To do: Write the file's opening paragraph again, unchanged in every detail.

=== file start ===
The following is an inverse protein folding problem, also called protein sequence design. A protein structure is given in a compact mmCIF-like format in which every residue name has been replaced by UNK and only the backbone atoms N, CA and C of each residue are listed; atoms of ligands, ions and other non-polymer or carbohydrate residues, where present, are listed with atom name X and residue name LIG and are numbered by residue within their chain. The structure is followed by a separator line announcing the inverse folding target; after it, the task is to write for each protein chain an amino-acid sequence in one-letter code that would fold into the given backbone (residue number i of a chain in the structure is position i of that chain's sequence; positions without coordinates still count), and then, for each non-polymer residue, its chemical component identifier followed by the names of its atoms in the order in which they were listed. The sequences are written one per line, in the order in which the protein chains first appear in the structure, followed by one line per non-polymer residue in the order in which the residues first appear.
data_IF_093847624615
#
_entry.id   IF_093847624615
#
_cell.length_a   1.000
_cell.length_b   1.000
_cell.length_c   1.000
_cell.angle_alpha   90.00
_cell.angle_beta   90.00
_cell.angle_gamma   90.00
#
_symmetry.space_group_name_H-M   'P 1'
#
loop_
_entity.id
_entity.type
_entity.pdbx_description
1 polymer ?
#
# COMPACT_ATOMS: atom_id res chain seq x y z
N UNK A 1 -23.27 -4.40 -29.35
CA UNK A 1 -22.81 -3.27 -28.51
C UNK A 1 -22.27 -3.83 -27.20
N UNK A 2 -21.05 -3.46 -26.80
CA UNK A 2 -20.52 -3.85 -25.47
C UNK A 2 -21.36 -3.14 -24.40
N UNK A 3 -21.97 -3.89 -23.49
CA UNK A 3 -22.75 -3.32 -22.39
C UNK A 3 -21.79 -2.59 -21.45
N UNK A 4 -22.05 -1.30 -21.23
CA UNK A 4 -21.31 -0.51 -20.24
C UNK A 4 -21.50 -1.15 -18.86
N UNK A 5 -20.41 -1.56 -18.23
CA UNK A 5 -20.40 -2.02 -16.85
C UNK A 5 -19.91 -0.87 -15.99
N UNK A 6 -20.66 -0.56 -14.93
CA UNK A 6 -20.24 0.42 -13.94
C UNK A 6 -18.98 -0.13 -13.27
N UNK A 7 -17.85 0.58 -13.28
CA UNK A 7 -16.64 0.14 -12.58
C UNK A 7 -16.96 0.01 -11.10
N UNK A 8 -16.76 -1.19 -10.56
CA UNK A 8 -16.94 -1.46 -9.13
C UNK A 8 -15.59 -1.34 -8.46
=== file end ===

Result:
The following is an inverse protein folding problem, also called protein sequence design. A protein structure is given in a compact mmCIF-like format in which every residue name has been replaced by UNK and only the backbone atoms N, CA and C of each residue are listed; atoms of ligands, ions and other non-polymer or carbohydrate residues, where present, are listed with atom name X and residue name LIG and are numbered by residue within their chain. The structure is followed by a separator line announcing the inverse folding target; after it, the task is to write for each protein chain an amino-acid sequence in one-letter code that would fold into the given backbone (residue number i of a chain in the structure is position i of that chain's sequence; positions without coordinates still count), and then, for each non-polymer residue, its chemical component identifier followed by the names of its atoms in the order in which they were listed. The sequences are written one per line, in the order in which the protein chains first appear in the structure, followed by one line per non-polymer residue in the order in which the residues first appear.